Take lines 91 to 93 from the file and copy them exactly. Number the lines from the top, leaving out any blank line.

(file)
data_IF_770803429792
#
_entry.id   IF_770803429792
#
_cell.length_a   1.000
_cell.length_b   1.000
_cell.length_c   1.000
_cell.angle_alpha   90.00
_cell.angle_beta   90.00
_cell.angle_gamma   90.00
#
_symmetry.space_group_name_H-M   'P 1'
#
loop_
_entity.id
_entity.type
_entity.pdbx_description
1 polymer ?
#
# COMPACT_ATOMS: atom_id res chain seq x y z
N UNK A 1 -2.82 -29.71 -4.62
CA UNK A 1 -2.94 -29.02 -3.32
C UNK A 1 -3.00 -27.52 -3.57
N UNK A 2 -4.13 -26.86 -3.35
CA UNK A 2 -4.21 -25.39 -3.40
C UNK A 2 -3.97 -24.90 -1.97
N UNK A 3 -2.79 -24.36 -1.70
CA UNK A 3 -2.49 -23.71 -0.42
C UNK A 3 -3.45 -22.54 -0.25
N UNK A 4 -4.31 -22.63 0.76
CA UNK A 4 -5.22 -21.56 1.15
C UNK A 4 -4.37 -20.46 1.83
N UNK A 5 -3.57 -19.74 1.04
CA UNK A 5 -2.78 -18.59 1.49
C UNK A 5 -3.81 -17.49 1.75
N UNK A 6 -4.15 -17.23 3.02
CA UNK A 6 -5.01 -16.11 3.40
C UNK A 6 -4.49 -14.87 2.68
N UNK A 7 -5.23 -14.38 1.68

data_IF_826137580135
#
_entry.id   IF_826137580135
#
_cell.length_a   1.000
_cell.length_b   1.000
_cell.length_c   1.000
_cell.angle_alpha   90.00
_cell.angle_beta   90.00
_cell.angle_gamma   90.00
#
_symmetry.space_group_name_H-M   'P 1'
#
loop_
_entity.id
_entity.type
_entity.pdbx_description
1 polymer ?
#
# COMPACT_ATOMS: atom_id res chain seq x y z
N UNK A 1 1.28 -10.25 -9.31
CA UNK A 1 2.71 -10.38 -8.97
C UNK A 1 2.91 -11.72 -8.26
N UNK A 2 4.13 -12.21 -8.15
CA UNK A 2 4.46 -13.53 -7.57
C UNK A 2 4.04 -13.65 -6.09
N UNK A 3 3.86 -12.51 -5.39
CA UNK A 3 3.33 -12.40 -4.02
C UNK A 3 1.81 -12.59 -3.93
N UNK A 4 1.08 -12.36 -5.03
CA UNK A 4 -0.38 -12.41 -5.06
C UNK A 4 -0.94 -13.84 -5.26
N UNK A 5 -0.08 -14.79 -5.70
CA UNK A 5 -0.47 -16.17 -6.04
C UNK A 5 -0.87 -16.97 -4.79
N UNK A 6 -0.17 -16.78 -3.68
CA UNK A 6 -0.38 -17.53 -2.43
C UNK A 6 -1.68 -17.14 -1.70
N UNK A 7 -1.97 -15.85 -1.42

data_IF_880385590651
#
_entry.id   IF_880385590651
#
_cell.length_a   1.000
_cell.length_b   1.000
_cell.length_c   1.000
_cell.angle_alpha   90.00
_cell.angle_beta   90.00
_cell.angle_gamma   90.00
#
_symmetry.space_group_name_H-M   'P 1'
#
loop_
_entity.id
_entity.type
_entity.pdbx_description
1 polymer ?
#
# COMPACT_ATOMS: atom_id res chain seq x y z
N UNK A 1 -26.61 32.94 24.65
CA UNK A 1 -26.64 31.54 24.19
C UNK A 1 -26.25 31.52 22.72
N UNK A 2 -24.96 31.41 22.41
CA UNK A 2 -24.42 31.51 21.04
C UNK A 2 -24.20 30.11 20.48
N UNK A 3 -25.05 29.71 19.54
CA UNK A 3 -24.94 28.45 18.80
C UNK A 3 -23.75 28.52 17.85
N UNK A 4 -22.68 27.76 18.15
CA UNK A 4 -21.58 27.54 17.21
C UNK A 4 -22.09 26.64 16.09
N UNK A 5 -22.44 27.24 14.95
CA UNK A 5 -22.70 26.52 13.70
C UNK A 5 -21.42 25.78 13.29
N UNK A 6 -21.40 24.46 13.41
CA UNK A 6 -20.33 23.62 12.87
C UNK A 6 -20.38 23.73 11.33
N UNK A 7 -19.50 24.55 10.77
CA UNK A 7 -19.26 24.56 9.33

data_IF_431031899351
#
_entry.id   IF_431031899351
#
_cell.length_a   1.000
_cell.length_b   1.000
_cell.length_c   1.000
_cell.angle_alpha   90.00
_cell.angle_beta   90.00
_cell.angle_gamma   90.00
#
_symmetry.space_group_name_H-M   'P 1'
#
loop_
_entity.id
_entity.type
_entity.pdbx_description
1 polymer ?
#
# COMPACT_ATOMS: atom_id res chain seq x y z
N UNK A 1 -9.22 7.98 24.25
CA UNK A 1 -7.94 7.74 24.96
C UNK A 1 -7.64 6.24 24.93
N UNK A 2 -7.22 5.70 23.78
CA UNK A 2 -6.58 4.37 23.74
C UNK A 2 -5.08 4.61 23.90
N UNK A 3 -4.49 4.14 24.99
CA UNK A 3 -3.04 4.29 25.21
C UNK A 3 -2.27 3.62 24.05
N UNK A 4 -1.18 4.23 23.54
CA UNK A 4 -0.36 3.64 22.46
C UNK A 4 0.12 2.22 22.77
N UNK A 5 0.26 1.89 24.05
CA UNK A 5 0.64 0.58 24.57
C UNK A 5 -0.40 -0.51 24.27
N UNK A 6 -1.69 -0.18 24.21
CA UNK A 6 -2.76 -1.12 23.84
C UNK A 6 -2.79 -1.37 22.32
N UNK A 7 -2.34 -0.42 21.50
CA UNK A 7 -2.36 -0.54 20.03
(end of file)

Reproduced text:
#
loop_
_entity.id